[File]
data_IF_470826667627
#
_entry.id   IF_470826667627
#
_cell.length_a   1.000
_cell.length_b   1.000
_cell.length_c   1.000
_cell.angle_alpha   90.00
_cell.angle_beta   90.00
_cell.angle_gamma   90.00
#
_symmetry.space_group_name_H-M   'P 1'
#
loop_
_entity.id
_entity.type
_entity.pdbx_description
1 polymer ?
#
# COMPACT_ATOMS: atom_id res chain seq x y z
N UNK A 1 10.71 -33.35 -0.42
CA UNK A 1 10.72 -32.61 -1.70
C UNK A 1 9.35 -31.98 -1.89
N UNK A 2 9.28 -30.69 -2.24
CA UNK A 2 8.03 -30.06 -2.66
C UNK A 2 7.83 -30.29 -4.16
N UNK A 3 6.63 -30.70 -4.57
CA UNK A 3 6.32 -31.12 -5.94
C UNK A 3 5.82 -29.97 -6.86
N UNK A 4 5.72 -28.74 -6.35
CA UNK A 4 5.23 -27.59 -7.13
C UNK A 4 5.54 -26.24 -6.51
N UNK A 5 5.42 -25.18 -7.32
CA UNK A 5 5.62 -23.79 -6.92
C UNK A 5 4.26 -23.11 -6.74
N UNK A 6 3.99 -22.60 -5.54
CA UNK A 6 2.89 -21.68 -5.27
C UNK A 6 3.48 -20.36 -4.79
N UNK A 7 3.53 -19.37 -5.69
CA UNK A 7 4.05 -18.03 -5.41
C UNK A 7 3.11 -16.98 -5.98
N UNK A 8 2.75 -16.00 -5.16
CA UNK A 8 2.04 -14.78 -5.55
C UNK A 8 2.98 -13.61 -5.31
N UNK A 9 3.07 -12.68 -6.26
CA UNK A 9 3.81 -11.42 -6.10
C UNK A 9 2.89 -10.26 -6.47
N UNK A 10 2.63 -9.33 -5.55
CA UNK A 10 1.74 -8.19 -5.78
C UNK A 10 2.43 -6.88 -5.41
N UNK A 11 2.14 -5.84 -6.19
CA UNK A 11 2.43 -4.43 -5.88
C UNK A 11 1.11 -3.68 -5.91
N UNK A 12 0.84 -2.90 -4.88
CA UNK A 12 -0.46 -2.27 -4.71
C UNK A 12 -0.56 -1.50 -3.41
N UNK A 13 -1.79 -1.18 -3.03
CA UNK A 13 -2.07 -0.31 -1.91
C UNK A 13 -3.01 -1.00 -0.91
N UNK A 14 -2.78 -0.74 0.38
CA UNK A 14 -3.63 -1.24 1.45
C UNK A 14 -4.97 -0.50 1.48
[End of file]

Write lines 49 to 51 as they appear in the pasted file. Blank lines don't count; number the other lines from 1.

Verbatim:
CA UNK A 10 1.74 -8.19 -5.78
C UNK A 10 2.43 -6.88 -5.41
N UNK A 11 2.14 -5.84 -6.19